Mourinho joins the Real world
Special One unveiled at Bernabeu with task of taking Real Madrid back to top of the game.
Last Modified: 31 May 2010 14:37 GMT
Mourinho could attract some of the top names in football to the Bernabeu [AFP]

Real Madrid have unveiled Jose Mourinho as the man to take the Spanish giants back to the top of the European game.

The Champions League, Italian Cup and Serie A treble winner signed a four-year-contract and was presented at the Bernabeu on Monday – the same ground on which he won Europe’s top trophy with Inter Milan nine days ago, having dispatched Real’s fierce rivals Barcelona in the semi-final.

The combination of the most sought-after coach in the world and Real’s multi-multi-million dollar lineup will be the story of the next season as Mourinho takes charge of players such as Cristiano Ronaldo and Kaka – and attempts to lure other top names to the Bernabeu.

'Big challenge'

"I like to give myself a challenge and this is a big one," Mourinho said on Monday.

"I have a lot of confidence in myself and my ability as a coach.

"I want to thank the board for hiring me and I promise I will not change. I am Jose Mourinho and I arrive here with all my qualities and my defects.

"The strength of my teams is the team, not individual players or the coach.

"If they all recognise this it will not be difficult to get results."

Real director general Jorge Valdano opened proceedings by clearing the water over an article he wrote as a newspaper columnist criticising the way Mourinho's teams played a few years ago.

"Three years ago we sorted this out quietly, face to face. We don't have any problems with each other," the Argentine said sitting should-to-shoulder with Mourinho.

"We are delighted to have him here with us. The best thing for our club right now is to have Mourinho with us."

The 47-year-old Mourinho, former manager of Porto and Chelsea, replaced Manuel Pellegrini who was sacked last week, becoming Real president Florentino Perez's eighth coach in seven years.


Pellegrini and coaches before him have complained about being isolated from decision-making at the club but Mourinho played down suggestions that he had demanded a greater say.

"I am a coach and nothing more," he said.

"It's too early to speak about changes. I have to analyse the situation, ask many questions, listen to the answers, and then decide on a way

Looking ahead to possible new signings, Mourinho signalled a change in direction in the type of players he would be seeking for the side.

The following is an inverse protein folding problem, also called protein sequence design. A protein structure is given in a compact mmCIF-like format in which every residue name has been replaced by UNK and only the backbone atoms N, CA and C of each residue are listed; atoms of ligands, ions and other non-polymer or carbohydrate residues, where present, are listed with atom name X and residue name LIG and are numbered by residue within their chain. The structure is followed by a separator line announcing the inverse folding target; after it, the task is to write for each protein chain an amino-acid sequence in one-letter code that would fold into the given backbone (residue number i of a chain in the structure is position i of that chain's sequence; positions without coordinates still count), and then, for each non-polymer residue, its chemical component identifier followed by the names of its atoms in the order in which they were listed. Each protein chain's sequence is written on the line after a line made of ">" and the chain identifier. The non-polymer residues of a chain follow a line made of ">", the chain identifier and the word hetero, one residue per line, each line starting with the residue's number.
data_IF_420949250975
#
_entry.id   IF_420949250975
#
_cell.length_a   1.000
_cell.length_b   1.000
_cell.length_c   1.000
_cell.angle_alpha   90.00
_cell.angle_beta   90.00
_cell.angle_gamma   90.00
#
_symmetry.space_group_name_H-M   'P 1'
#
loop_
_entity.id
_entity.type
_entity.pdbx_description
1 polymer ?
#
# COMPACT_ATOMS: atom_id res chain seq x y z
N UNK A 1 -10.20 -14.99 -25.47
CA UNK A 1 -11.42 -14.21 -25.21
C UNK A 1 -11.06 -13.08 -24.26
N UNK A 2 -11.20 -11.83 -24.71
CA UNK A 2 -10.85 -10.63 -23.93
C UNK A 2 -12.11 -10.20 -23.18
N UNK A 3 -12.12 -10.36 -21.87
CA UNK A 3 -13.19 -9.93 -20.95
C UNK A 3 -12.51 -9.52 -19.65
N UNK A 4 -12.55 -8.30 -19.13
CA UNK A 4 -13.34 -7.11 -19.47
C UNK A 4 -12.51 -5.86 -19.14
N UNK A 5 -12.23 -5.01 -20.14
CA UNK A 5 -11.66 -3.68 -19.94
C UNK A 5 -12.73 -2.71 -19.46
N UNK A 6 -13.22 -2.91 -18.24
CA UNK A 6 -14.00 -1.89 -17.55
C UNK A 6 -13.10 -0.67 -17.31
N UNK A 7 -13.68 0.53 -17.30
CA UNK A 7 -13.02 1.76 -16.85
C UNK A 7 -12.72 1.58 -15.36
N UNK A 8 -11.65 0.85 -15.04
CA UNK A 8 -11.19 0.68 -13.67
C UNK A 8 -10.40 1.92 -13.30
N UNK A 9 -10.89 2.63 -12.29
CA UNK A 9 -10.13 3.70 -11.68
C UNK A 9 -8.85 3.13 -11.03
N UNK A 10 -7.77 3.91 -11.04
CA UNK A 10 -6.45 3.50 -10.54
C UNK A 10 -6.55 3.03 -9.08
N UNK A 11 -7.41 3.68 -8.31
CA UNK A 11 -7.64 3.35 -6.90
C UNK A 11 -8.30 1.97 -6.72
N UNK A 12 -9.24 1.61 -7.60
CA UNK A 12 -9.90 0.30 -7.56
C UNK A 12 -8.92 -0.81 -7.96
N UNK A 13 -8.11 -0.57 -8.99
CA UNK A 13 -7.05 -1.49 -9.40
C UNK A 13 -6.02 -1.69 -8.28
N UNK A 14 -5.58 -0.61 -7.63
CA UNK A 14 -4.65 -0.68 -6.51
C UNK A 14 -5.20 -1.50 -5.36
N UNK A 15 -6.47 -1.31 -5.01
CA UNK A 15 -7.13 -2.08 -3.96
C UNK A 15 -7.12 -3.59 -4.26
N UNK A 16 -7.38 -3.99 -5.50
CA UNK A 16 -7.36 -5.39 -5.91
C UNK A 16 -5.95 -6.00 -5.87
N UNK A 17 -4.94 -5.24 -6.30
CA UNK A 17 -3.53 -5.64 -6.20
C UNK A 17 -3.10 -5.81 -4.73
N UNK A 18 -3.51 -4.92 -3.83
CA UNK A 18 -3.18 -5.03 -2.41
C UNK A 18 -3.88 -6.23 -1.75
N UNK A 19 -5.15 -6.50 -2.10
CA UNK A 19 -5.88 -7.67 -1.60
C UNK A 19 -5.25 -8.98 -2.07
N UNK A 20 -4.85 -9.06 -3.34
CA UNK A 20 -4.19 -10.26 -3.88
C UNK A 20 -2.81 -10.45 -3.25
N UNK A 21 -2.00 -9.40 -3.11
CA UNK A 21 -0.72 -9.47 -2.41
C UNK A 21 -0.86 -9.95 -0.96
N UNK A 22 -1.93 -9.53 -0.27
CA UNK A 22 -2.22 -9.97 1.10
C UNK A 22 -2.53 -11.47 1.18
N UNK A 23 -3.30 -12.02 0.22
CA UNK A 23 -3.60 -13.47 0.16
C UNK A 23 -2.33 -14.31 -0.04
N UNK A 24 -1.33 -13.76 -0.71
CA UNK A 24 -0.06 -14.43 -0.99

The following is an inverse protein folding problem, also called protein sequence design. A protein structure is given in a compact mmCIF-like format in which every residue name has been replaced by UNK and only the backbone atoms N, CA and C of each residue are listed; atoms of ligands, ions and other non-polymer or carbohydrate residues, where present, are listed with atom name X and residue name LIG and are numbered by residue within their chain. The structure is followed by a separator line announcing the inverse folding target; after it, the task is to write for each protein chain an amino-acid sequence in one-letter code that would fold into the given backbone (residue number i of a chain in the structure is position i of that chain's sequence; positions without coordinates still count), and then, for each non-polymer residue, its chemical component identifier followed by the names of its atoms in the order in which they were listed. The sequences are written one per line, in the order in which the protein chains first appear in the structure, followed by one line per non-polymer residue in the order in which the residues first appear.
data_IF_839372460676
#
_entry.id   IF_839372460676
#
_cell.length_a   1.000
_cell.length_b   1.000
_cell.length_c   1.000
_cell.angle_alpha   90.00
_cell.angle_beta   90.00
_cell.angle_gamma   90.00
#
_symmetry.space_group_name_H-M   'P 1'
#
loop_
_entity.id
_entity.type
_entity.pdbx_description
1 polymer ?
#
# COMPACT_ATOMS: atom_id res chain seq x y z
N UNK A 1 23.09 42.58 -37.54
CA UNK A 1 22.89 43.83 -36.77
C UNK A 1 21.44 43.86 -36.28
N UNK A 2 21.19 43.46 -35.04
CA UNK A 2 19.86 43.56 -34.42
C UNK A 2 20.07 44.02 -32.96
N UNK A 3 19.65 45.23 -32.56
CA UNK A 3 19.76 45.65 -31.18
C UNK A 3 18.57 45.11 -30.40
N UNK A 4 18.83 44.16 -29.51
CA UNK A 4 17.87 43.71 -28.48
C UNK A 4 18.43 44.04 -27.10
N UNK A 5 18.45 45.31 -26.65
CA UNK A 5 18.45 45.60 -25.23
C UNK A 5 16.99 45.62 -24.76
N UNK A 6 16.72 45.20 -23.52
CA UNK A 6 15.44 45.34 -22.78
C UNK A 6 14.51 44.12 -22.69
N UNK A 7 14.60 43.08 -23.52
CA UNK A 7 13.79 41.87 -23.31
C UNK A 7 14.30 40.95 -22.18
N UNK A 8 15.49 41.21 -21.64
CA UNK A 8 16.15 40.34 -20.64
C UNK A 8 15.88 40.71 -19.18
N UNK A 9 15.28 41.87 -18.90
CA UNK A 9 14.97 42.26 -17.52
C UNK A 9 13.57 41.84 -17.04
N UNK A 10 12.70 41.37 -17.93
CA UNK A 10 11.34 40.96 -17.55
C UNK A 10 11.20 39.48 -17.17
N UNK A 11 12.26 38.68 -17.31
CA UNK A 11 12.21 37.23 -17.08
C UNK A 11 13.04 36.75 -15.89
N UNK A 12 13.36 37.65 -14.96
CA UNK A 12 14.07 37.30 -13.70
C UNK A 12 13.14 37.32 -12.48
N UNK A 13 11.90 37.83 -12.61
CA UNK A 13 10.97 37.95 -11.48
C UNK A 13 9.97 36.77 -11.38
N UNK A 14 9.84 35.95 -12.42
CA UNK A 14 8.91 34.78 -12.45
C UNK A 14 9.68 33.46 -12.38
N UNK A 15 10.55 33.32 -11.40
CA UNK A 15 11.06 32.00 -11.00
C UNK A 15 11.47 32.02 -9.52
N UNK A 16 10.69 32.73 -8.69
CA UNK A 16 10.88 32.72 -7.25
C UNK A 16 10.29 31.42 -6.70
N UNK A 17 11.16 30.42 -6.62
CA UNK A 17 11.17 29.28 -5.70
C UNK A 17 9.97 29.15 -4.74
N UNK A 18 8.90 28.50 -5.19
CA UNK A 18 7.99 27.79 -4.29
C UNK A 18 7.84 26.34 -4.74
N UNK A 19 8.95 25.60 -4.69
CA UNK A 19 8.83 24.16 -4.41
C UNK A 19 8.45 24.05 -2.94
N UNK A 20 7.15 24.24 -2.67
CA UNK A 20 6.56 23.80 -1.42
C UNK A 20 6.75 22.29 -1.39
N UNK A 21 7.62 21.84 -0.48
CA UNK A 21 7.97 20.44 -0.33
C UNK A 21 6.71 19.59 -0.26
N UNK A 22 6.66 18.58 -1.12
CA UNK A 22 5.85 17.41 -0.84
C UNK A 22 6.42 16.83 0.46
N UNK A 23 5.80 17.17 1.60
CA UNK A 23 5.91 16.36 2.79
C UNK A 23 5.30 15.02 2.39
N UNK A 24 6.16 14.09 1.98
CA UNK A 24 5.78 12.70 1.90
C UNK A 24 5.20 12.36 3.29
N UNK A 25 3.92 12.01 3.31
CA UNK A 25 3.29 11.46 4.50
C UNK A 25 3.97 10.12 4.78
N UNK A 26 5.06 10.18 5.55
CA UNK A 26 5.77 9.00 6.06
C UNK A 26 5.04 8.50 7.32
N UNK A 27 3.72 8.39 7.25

"The club is happy with the base of the team. We need three or four players to give us flexibility in the way we might play, but I predict a quiet summer," he said.

"It's normal that people ask about players such as Maicon, Ashley Cole or Frank Lampard, for example, because they are former players of mine and I always have good relations with them.

"We need small adjustments. We have clear profiles of the type of players we need and these are more important than names."

Powerful Barca

Real have won nothing over the last two seasons in the face of a powerful Barcelona side who won a second consecutive Spanish Primera Division title earlier this month.

Mourinho slammed people who described his teams as defensive.

"Luckily there are intelligent people around. It is a lie to say my teams are defensive. If a team is organised it plays well defensively even with five attacking players on the picth," he said, clearly annoyed.

More than anything else it is Real's desire to win a 10th European Cup that will be the measure of Mourinho's success, after six years exiting the competition at the last 16 stage.

"We start from zero. It won't be an obsession it will be a dream. I understand the fans and the media will up the pressure but it is not going to affect the way I do my job."

Al Jazeera and agencies
Topics in this article
Featured on Al Jazeera
Your chance to be an investigative journalist in Al Jazeera’s new interactive game.
An innovative rehabilitation programme offers Danish fighters in Syria an escape route and help without prosecution.
Street tension between radical Muslims and Holland's hard right rises, as Islamic State anxiety grows.
Take an immersive look at the challenges facing the war-torn country as US troops begin their withdrawal.
Private citizens take initiative to help 'irregular' migrants, accusing governments of excessive focus on security.
Indonesia's cassava plantations are being killed by mealybugs, and thousands of wasps will be released to stop them.
Violence in Ain al-Arab has prompted many Kurdish Syrians to flee to Turkey, but others are returning to battle ISIL.
Unelected representatives quietly iron out logistics of massive TPP and TTIP deals among US, Europe, and Asia-Pacific.
Led by students concerned for their future with 'nothing to lose', it remains to be seen who will blink first.